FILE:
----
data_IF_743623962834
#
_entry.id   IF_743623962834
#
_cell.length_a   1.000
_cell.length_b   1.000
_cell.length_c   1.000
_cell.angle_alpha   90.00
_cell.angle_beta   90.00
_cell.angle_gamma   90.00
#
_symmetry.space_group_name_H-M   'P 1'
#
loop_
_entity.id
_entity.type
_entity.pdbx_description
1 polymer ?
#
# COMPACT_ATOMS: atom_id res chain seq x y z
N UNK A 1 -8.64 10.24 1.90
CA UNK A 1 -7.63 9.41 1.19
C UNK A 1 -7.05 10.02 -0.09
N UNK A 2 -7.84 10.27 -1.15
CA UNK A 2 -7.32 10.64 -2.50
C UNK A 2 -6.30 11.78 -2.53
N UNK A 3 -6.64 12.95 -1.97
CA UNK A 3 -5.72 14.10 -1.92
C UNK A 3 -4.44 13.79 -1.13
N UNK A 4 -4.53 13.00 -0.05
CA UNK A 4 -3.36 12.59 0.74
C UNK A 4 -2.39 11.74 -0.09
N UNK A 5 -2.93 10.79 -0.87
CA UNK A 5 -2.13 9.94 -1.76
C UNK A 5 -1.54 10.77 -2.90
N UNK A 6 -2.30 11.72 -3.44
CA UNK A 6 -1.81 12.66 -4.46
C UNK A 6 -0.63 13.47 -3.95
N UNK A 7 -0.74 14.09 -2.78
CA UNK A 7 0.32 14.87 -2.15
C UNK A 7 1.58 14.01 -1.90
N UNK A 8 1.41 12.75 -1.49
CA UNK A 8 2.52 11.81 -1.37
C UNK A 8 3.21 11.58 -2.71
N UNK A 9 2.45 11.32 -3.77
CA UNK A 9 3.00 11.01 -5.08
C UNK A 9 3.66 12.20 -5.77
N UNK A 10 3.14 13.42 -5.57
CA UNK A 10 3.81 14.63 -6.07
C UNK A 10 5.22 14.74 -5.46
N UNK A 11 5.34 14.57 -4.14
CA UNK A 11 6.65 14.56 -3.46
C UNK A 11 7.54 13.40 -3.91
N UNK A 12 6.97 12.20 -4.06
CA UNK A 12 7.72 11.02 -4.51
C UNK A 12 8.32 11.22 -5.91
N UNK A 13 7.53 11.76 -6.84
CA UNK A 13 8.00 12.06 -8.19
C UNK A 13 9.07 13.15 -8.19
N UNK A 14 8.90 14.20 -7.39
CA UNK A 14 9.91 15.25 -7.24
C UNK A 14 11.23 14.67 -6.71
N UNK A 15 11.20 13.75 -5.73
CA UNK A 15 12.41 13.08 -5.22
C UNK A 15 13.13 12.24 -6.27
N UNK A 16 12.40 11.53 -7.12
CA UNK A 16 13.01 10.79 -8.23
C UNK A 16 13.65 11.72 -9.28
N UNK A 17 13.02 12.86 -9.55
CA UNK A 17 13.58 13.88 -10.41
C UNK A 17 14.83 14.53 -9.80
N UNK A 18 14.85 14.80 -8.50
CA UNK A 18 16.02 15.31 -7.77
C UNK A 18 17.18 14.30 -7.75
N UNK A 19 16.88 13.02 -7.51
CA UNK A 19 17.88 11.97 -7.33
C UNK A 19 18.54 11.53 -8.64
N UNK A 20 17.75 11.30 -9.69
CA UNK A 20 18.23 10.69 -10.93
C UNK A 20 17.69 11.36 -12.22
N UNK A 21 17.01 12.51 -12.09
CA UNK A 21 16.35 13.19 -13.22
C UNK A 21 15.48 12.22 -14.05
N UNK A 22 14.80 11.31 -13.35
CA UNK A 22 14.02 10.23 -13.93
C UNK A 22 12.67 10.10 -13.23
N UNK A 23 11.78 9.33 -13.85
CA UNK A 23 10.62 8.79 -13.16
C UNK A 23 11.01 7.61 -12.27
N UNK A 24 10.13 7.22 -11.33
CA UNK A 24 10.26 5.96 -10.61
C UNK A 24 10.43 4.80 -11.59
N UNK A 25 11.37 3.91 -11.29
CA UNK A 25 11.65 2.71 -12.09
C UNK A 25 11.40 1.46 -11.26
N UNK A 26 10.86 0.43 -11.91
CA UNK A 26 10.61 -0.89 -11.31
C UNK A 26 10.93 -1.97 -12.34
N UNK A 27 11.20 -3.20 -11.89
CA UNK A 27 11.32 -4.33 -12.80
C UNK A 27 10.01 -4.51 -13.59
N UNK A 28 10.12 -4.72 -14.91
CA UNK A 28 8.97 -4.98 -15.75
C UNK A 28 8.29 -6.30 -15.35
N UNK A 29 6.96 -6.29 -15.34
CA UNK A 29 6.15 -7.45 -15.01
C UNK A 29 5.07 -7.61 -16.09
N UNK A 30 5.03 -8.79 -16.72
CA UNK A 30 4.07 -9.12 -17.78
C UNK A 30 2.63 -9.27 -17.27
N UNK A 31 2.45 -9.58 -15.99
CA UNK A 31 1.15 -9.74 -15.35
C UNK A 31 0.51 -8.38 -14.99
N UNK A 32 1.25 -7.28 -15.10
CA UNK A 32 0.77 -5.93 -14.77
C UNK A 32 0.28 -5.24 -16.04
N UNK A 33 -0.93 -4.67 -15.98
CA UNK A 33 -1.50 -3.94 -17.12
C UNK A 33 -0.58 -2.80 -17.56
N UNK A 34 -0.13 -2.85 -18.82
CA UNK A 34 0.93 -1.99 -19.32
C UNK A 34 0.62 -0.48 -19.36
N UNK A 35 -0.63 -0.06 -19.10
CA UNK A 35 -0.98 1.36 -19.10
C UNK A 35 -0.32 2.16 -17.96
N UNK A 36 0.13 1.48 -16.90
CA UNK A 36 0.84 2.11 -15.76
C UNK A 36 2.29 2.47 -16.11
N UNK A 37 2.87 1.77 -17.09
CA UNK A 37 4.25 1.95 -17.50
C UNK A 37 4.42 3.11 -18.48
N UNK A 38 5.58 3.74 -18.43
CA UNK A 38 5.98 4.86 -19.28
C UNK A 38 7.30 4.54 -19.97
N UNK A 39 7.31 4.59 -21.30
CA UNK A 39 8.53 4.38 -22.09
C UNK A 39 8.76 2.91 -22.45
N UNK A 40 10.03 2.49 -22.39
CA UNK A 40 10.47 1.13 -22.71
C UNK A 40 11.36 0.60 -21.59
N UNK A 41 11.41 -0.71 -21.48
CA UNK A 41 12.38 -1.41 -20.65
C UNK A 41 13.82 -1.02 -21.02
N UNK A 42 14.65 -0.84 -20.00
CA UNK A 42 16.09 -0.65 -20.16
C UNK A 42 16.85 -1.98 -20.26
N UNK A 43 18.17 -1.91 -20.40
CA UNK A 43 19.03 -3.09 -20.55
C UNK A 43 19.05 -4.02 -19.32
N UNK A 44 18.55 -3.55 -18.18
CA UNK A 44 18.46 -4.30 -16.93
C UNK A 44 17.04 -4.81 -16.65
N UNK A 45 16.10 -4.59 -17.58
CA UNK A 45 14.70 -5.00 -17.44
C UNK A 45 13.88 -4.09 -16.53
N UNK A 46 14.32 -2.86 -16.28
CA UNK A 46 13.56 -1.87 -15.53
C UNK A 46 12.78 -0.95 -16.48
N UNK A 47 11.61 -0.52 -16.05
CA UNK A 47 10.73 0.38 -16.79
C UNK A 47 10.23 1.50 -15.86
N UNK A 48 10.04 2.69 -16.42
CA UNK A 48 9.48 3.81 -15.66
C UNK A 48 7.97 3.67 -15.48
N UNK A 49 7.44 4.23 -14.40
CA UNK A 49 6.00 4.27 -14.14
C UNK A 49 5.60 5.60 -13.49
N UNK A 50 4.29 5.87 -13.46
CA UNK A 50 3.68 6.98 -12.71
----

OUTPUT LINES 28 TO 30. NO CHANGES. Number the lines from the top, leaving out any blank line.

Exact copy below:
CA UNK A 3 -5.72 14.10 -1.92
C UNK A 3 -4.44 13.79 -1.13
N UNK A 4 -4.53 13.00 -0.05